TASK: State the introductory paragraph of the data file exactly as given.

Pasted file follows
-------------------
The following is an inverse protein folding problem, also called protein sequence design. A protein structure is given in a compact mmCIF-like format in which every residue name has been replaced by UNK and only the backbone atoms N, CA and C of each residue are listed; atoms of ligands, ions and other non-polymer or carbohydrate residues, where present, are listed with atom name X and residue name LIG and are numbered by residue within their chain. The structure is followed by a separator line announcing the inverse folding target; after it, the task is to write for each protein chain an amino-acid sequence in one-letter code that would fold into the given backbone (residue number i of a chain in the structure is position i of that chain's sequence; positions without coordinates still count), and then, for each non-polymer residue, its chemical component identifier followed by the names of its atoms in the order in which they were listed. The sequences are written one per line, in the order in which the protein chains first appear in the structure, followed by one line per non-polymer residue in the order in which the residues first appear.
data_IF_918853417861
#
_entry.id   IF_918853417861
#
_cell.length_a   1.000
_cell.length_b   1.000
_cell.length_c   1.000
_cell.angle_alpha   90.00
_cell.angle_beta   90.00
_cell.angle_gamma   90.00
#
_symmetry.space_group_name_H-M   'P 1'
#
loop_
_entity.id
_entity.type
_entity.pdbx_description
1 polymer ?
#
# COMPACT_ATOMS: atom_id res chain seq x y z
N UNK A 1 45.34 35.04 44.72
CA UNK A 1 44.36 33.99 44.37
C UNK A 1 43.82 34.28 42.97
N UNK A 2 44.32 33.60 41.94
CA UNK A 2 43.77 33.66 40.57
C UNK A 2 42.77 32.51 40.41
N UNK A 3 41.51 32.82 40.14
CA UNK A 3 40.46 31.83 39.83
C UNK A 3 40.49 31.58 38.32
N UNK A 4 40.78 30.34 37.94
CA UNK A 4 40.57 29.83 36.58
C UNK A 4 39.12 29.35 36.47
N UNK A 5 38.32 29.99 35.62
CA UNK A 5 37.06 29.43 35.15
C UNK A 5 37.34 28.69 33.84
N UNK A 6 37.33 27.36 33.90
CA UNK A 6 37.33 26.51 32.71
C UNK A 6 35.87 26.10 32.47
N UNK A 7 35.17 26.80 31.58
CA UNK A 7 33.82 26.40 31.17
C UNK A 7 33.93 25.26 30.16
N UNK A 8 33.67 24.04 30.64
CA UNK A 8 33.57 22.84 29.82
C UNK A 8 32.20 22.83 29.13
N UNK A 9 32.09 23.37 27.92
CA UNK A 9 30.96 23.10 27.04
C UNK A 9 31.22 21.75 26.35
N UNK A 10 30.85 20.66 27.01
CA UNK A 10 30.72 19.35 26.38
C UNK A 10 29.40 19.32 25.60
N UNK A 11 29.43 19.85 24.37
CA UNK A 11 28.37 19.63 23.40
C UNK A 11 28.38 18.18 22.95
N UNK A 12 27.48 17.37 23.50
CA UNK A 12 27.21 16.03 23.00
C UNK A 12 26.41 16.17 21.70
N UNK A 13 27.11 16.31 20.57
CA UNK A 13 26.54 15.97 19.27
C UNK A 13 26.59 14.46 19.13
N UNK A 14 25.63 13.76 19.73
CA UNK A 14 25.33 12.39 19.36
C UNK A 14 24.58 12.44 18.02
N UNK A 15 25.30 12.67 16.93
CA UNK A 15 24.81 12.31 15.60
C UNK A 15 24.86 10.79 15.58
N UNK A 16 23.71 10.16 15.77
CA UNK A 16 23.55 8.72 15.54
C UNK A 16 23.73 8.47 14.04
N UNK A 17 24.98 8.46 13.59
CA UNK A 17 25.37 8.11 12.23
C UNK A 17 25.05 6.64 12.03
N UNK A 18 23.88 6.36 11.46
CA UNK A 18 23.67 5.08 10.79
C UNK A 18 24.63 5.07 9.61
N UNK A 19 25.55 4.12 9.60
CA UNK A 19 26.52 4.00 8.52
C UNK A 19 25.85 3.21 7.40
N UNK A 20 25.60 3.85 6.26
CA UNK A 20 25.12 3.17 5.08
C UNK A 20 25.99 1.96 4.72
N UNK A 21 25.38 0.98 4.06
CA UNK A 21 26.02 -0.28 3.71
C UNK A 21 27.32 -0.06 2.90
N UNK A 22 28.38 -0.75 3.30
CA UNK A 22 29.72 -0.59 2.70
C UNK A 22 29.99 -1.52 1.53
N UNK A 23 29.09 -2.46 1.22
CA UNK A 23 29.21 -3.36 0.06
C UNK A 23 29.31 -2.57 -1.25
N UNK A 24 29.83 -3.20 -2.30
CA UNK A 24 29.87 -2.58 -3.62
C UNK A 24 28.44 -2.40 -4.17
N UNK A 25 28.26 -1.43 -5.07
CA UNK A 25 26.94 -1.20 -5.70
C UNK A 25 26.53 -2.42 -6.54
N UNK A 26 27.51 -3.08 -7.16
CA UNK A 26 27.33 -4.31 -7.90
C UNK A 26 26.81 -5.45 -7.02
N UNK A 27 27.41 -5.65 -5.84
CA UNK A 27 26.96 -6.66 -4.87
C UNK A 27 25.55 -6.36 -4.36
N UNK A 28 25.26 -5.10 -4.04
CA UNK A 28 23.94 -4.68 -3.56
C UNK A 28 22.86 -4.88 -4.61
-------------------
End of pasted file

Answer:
The following is an inverse protein folding problem, also called protein sequence design. A protein structure is given in a compact mmCIF-like format in which every residue name has been replaced by UNK and only the backbone atoms N, CA and C of each residue are listed; atoms of ligands, ions and other non-polymer or carbohydrate residues, where present, are listed with atom name X and residue name LIG and are numbered by residue within their chain. The structure is followed by a separator line announcing the inverse folding target; after it, the task is to write for each protein chain an amino-acid sequence in one-letter code that would fold into the given backbone (residue number i of a chain in the structure is position i of that chain's sequence; positions without coordinates still count), and then, for each non-polymer residue, its chemical component identifier followed by the names of its atoms in the order in which they were listed. The sequences are written one per line, in the order in which the protein chains first appear in the structure, followed by one line per non-polymer residue in the order in which the residues first appear.